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Dirty Politics Enters Salt Lake City Council Race

Mailings in the Salt Lake City Council District 2 race attempt to divide communities and falsely portray a candidate as anti-LDS.

Salt Lake City, August 7, 2011 — Defamatory mailings and whisper campaigns appear to be the tactics of one of Kyle LaMalfa’s two opponents in the Salt Lake City Council District 2 primary race, which takes place on September 13.

Last week a District 2 resident notified LaMalfa that she had received a postcard with LaMalfa’s campaign logo. The postcard maligned both of LaMalfa’s opponents for being members of The Church of Jesus Christ of Latter-day Saints and Republican while highlighting LaMalfa’s participation in Salt Lake City’s Gay Pride Parade. The postcard had no contact information or return address, leaving the sender anonymous.

“We first took some time to determine whether this unauthorized postcard was sent by a supporter, but ultimately we determined that it was not sent by any of my supporters,” LaMalfa said. "I've explained to everyone who received the postcard, that this does not reflect my views or my campaign.  I invite anyone who received the postcard to call and talk to me so I can set the record straight with them personally.  I also reached out to local LDS Church leaders to let them know that these disparaging remarks were not from me, my campaign or my supporters."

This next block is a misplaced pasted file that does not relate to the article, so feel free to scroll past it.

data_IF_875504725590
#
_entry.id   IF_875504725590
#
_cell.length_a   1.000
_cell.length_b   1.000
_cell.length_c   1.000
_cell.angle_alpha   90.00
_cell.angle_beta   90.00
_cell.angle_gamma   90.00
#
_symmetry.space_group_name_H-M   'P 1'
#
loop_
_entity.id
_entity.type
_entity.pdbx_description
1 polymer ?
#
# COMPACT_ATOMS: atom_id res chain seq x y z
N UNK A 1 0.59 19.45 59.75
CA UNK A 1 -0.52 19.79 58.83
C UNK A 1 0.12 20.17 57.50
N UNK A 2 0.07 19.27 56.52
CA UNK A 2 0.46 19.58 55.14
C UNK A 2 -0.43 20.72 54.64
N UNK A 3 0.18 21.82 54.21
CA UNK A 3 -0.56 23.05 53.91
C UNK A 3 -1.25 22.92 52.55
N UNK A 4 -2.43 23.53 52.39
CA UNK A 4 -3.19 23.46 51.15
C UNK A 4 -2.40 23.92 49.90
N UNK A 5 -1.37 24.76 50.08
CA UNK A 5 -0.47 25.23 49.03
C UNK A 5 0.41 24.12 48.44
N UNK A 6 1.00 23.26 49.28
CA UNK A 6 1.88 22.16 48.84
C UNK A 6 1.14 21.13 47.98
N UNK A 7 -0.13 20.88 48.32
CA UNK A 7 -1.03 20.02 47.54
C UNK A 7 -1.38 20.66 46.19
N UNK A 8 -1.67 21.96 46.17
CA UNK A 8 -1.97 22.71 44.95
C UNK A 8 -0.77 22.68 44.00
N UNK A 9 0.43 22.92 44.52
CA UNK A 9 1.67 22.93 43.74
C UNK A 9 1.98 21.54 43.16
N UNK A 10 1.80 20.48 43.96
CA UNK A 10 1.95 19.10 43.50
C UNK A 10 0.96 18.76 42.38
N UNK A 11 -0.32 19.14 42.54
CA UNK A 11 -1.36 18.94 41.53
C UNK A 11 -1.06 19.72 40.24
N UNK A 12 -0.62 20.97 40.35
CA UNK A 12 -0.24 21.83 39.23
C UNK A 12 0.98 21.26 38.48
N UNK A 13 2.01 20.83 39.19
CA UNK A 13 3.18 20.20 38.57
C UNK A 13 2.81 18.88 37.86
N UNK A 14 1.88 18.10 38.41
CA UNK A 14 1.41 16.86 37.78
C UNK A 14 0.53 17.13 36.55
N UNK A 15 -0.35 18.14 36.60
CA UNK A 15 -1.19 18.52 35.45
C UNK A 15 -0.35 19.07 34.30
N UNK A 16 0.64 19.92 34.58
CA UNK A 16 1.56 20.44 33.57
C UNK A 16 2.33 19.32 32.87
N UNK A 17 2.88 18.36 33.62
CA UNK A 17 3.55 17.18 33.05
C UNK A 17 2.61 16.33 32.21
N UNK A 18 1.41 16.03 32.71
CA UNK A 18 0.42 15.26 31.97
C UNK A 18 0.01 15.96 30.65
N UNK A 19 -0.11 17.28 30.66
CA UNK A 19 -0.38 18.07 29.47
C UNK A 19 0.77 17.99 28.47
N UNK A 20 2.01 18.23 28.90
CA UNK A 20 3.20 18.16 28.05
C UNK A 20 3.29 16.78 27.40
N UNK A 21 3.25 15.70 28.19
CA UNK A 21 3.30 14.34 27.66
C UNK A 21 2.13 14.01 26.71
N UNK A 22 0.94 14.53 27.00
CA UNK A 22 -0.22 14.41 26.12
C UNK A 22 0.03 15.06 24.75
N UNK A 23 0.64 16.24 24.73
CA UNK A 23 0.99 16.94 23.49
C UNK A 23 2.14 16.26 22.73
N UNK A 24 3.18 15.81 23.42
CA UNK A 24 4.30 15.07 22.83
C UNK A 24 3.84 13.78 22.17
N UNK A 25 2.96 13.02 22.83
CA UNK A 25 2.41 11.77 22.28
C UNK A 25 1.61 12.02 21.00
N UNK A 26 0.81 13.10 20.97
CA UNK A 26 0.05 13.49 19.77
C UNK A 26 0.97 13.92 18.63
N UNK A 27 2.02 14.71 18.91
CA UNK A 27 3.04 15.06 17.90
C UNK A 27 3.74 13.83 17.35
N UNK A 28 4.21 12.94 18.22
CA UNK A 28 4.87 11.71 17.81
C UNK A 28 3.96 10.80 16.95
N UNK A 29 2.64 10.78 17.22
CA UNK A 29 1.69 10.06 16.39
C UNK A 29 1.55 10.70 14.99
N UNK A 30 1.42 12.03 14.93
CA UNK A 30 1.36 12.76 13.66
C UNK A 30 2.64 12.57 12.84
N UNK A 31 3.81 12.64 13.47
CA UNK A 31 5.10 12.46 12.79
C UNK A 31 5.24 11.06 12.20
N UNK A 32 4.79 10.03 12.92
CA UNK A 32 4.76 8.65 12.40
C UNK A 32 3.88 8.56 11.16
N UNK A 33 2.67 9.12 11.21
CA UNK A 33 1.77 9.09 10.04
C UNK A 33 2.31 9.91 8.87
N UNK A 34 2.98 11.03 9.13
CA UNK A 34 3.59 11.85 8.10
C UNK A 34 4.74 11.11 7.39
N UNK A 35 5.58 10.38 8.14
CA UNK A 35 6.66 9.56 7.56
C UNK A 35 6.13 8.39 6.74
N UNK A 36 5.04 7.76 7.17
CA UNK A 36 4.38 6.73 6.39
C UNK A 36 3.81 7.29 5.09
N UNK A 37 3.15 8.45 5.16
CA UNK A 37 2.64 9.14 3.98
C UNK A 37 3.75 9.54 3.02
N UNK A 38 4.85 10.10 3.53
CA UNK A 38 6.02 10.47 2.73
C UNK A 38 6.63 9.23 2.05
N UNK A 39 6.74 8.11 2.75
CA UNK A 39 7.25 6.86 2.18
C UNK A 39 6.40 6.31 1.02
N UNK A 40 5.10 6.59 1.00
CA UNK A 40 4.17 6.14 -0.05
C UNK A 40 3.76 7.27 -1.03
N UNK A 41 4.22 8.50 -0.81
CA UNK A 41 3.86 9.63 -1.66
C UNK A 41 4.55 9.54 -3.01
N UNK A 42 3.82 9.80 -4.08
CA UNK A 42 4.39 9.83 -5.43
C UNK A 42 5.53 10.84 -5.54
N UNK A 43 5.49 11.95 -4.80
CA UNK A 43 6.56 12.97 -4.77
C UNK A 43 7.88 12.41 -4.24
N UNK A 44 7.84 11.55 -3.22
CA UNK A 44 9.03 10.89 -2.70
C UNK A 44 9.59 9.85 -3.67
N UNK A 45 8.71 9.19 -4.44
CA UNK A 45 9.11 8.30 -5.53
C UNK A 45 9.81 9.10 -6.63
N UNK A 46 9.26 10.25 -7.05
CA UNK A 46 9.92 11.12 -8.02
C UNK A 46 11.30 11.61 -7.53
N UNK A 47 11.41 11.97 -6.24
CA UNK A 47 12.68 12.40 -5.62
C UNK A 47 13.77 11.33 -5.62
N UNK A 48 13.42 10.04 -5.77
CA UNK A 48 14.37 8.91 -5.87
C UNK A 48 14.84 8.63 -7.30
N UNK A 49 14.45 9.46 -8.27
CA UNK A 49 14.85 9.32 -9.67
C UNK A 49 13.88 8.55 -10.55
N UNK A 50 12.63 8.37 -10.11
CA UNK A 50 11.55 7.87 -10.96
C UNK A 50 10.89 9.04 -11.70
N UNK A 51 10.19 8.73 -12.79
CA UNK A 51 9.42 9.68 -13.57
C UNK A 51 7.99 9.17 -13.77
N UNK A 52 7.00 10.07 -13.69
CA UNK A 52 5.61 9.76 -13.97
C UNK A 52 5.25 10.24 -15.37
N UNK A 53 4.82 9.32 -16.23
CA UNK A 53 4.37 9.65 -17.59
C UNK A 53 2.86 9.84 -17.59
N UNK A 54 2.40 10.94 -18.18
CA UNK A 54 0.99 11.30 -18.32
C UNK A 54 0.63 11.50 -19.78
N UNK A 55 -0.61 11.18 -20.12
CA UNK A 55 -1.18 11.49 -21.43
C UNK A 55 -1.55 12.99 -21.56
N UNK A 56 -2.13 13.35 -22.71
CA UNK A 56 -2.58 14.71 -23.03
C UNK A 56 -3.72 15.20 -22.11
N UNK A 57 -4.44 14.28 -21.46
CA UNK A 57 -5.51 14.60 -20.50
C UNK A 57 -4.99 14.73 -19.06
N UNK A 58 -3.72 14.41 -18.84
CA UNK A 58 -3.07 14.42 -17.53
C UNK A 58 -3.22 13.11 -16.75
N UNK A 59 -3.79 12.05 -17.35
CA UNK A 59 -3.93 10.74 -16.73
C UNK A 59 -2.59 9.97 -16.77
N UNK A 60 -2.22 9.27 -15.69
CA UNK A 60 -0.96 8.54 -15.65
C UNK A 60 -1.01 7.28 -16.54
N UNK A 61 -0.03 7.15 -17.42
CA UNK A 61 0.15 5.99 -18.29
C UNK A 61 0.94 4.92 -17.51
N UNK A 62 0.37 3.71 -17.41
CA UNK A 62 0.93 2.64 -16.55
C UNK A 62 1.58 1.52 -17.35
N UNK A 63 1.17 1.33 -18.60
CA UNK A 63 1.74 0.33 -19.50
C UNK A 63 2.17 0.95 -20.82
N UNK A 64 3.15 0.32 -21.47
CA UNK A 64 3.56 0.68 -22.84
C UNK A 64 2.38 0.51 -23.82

“This postcard was printed and mailed without the authorization of Kyle or his campaign,” stated Richard Jaramillo, LaMalfa’s campaign manager, “so if Kyle’s supporters didn’t send this postcard out, we can only conclude it was one of his opponents.”

LaMalfa immediately contacted his two opponents about the postcard. “Van Turner suggested I report it to the City Recorder’s Office, which I’ve done,” LaMalfa said. “Michael Clara’s told me he thought the postcard accurately reflected my campaign—which it does not—and said his campaign was planning a response,” Kyle explained.

A few days after the postcard, a Clara supporter mailed letters expressing outrage at the postcard and accused LaMalfa of religious intolerance, divisiveness and bigotry.

“My campaign has been about bringing people together for a stronger community and a better future for our West Side,” LaMalfa responded. “I have never said anything negative about my opponents, their faith, or their party affiliation. In fact, my campaign advisers include LDS members and Republicans, so these accusations are completely baseless.”

As evidence of his desire to run a positive campaign, LaMalfa signed Salt Lake City’s “Pledge of Fair Campaign Practices” in which candidates pledge to not use any scurrilous or defamatory attacks in their campaigns. Turner also signed this pledge, but Clara did not.

“I got into this race to talk about issues that matter to the West Side, I’m shocked that one of my opponents would stoop to this low. It’s not good for our community or our politics. These postcards and mailings are designed to manipulate voters and divide the community,” LaMalfa explained. “West Side voters are smarter than these sneaky tactics and they’ll see these attacks for what they are—dirty politics.” 

 

LaMalfa_Real_Card_-_SmallAuthentic Kyle LaMalfa campaign card

LaMalfa_Phony_Card_-_SmallPhony postcard

 

 

 

 

 

 

 

 

 

 

 

 

 

LaMalfa_Real_Card_Back_-_SmallAuthentic Kyle LaMalfa campaign card back

Phony_Card_Postage_-_SmallPhony postcard back

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